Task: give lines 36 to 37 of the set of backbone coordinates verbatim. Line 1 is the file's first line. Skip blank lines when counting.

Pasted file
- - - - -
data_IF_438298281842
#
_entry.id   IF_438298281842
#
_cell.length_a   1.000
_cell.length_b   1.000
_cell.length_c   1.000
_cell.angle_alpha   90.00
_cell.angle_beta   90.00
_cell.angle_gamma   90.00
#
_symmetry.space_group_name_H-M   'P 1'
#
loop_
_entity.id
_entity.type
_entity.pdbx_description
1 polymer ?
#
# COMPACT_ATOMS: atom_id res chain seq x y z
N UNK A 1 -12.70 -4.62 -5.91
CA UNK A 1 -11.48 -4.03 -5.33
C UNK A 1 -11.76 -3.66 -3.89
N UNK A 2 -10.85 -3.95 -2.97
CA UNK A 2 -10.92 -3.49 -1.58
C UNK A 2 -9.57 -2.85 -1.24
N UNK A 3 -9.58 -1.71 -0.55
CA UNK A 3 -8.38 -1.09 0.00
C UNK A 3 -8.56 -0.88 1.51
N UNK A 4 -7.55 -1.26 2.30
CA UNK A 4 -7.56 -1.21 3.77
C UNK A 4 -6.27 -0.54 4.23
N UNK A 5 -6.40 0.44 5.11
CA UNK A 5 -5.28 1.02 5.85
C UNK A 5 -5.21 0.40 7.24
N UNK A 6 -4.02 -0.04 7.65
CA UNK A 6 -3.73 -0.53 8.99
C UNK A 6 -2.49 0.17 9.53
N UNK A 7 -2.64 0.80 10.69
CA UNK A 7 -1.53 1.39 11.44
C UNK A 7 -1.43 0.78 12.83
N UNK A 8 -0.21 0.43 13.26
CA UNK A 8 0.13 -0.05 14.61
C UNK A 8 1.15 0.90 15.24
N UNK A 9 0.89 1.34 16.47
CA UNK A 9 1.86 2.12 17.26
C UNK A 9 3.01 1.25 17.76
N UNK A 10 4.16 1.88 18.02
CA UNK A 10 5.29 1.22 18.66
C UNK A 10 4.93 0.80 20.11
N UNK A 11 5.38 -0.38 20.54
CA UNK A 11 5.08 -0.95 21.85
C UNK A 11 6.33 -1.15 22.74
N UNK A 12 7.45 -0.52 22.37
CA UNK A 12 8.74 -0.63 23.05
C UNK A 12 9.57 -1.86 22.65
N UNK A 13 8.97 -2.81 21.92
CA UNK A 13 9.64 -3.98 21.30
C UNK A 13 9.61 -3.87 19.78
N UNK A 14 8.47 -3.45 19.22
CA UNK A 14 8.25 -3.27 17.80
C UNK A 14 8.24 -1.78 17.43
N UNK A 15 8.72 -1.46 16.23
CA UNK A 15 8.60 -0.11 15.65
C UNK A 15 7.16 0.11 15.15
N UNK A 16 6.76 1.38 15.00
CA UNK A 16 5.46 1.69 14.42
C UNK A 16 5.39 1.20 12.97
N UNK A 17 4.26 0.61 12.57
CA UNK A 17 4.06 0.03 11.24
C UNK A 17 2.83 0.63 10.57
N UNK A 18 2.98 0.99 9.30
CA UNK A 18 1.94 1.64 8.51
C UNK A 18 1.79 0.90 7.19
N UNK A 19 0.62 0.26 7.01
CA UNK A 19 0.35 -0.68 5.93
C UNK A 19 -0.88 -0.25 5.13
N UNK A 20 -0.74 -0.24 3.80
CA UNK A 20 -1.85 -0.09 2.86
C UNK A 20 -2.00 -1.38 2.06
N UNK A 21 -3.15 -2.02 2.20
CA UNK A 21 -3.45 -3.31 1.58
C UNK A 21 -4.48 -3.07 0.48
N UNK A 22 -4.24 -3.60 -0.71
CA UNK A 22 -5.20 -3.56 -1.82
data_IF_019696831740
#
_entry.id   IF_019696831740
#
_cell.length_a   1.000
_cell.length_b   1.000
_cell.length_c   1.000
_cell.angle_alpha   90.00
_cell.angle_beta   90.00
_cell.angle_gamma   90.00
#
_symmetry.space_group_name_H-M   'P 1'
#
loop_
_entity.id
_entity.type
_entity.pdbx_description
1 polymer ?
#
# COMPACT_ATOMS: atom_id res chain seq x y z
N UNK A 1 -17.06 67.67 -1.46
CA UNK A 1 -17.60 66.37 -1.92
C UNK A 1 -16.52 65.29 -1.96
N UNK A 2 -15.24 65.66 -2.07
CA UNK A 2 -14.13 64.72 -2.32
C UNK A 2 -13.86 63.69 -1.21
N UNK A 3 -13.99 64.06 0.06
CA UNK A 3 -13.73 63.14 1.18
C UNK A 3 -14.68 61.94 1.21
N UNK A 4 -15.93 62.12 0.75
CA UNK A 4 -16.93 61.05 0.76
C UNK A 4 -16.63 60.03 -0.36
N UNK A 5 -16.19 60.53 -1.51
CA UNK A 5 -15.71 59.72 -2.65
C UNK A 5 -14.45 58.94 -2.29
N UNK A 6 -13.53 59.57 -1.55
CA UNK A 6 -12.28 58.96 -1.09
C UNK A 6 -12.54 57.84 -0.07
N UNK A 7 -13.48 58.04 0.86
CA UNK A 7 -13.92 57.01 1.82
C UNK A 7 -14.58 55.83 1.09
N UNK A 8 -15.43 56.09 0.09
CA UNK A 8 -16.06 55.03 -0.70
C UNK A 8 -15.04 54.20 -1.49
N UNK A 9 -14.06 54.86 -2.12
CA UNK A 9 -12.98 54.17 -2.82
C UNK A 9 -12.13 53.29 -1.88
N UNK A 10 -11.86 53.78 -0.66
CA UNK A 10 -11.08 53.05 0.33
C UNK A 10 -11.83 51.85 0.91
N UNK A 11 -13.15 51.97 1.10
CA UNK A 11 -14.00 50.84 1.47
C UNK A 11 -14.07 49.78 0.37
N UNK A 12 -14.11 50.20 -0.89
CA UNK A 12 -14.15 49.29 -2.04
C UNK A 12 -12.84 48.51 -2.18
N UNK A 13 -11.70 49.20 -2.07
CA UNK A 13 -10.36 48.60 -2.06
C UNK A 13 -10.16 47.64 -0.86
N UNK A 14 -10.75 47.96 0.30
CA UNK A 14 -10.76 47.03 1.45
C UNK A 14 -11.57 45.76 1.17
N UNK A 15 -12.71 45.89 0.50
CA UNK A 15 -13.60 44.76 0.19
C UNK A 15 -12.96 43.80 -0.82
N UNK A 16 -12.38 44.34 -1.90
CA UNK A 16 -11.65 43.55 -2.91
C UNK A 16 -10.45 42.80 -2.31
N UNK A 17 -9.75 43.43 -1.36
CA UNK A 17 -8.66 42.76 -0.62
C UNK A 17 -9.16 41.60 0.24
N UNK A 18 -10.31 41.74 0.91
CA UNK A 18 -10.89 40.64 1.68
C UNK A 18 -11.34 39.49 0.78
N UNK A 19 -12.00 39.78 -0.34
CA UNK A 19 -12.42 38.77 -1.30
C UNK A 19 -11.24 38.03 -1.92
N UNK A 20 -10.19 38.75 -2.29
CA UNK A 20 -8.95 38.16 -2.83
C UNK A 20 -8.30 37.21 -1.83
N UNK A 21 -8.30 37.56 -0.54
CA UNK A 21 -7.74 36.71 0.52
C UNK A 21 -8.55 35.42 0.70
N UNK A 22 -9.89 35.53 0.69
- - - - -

N UNK A 6 -4.02 -0.04 7.65
CA UNK A 6 -3.73 -0.53 8.99